Tag Archives: Mangaia

Pā-Tangaroa – an extinct starling from the island of Mangaia?

Nowadays there is only one single species of starling in central Polynesia, the Rarotonga starling (Aplonis cinereacsens Hartlaub & Finsch), which occurs exclusively on the island of Rarotonga, the largest of the Cook Islands; another form, the Plain Starling (Aplonis mavornata Buller), itself a mystery for over a century, came from another of the Cook Islands, namely Ma’uke.  

So, it’s pretty certain that other forms were once found on other islands in this archipelago, right?  

I just found a clue in this direction when I was writing down the names from a list of birds compiled in the early 20th century by someone named F. W. Christian; this list is part of a kind of dictionary of the Mangaian dialect, the dialect spoken on the island of Mangaia, the southernmost and second largest of the Cook Islands.

Here a list of the bird names.:

Pā-Tangaroa. – A speckled bird; somewhat larger than the Kere-a-rako. Frequents coconut palm blossoms. 
Tangaa-‘eo. – The native Wood-pecker; blue above, yellow and white below. 
Kere-a-rako. – A small yellow and green song-bird much resembling a canary. 
Titi. – A bird living in the rocks and crags. Much relished for food. Cf. Maori Titi, the Mutton-bird. Sanskrit and Hindustani, Titti: Tittiri, the Partridge. 
Mokora’a. – The Wild Duck, or rather, a small species of teal, found in abundance round Lake Tiriara. 
Kauā. – A sea-bird. 
Rakoa. – A sea-bird. 
Torea. – A sea-bird. 
Kotuku. – The Blue Heron. 
Kakaia. – A beautiful small white tern or sea-gull. 
Kotaa. – The Frigate or Boatswain Bird. Cf. Samoa, A ta fu,; id. 
Fijian, Kandavu; id. Uleai (W. Carolines) Kataf; id. Sonserol (S. W. Caralises) Gatyava; id. Cf. Sanskrit Gandharva, a celestial messenger: angel. 
Tavake. – The Tropic Bird (Phaethon). Called in the Marquesas Tavae-ma-te-ve’o, from its two long red tail-feathers. Used in Polynesian head-ornaments. Cf. Ponape Chaok: Chik; id. Cf. Sanskrit Stabaka, Stavaka a peacock’s feather: tuft: plume. 
Kara’ura’u. – A sea-bird. 
Kururi: Kuriri. – The Sand-Piper.
Karavi’a. – The Long-tailed Cuckoo. 
Kura-mō. – A small Parrakeet (on Atiu).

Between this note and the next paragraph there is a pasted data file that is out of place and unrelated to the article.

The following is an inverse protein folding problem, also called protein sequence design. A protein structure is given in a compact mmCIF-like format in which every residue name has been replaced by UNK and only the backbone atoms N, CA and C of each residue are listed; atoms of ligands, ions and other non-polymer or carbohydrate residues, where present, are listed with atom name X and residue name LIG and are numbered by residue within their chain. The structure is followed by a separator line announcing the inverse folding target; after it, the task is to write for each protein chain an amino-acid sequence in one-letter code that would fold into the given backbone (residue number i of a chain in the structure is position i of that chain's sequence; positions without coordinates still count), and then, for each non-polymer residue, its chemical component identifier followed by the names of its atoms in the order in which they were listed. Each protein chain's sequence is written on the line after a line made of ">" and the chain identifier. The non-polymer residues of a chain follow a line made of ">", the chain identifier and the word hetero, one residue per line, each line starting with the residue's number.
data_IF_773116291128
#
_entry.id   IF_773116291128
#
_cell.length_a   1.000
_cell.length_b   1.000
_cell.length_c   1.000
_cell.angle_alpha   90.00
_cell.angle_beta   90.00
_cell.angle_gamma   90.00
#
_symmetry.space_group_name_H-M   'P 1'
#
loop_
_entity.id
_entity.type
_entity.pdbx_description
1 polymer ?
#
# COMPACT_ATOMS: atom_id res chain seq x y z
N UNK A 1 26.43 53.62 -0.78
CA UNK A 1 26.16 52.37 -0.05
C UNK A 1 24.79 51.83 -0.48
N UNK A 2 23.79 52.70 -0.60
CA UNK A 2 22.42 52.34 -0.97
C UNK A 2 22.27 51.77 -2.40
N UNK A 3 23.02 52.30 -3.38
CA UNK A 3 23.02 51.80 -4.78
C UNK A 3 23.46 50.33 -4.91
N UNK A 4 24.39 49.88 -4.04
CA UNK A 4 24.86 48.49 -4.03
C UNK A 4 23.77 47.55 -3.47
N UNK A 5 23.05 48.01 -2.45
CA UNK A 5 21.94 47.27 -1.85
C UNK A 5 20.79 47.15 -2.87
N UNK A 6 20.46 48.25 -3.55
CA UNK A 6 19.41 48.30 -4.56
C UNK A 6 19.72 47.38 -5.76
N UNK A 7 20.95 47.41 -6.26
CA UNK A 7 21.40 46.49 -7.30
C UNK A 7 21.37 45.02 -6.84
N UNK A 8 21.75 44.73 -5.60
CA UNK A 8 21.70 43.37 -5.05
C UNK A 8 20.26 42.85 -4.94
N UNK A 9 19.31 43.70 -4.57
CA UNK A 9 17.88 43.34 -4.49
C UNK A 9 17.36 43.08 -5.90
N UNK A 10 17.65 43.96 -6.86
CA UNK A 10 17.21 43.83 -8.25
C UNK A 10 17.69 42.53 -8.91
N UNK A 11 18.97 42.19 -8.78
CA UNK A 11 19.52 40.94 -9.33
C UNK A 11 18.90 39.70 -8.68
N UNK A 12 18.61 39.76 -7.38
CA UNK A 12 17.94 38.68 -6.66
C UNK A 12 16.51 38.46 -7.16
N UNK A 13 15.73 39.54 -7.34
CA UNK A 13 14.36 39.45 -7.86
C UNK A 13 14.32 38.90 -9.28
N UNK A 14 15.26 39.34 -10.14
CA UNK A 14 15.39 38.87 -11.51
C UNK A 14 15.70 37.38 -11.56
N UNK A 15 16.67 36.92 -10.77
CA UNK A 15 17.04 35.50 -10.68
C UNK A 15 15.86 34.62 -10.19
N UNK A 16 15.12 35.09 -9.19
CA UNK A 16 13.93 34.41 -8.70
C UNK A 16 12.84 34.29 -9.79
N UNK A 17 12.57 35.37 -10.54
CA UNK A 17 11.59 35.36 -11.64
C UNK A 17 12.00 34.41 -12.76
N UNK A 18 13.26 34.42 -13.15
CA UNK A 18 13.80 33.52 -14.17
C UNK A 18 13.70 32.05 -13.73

” [1]

The respective scientific names of the birds.:

Pā-Tangaroa. – ?
Tangaa-‘eo. – Todiramphus ruficollaris
Kere-a-rako. – Acrocephalus k. kerearako
Titi. – Pterodroma nigripennis
Mokora’a. – Anas superciliosa
Kauā. – Numenius tahitiensis
Rakoa. – Puffinus lherminieri
Torea. – Pluvialis fulva
Kotuku. – Egretta sacra
Kakaia. – Gygis alba
Kotaa. – Fregata spp.
Tavake. – Phaethon rubricauda
Kara’ura’u. – Procelsterna cerulea
KururiKuriri. – Tringa incana
Karavi’a. – Eudynamis taitensis
Kura-mō. – Vini kuhlii


All of these names can be assigned to actually existing bird species, with one exception – the first name.

So which species is hiding behind the name Pā-Tangaroa?

This is actually a rather unusual name for a Polynesian bird, and the reference to Tangaroa, one of the most important Polynesian gods, is very interesting. Perhaps a bird with such a name was also considered God-like or sacred, or at least as being tapu.

The description of this bird: speckled and slightly larger than the Kerearako (i.e. larger than 16 cm), often found on coconut flowers, fits a star of the genus Aplonis quite well, in fact it suits this genus more than any other genus in question.

So there was almost certainly once a star of the genus Aplonis that lived on the island of Mangaia, and its subfossil bones may sooner or later be discovered; the question is, did the species survive long enough that locals could at least remember that it was called Pā-Tangaroa? Given that research into the fauna and flora of the Cook Islands didn’t begin until the early 20th century … it is entirely possible! 


I should also mention that this listing, which dates back to 1920, already mentions the Cook Island reed warbler (Acrocephalus kerearako Holyoak), which was not officially discovered until 1973 (and described a year later). [2] 



[1] F. W. Christian: List of Mangaia birds. The Journal of the Polynesian Society 29(114): 87. 1920
[2] D. T. Holyoak: Undescribed land birds from the Cook Islands, Pacific Ocean. Bulletin of the British Ornithologists’ Club 94(4): 145-150. 1974


Pā-Tangaroa (Aplonis sp.)


edited: 01.11.2021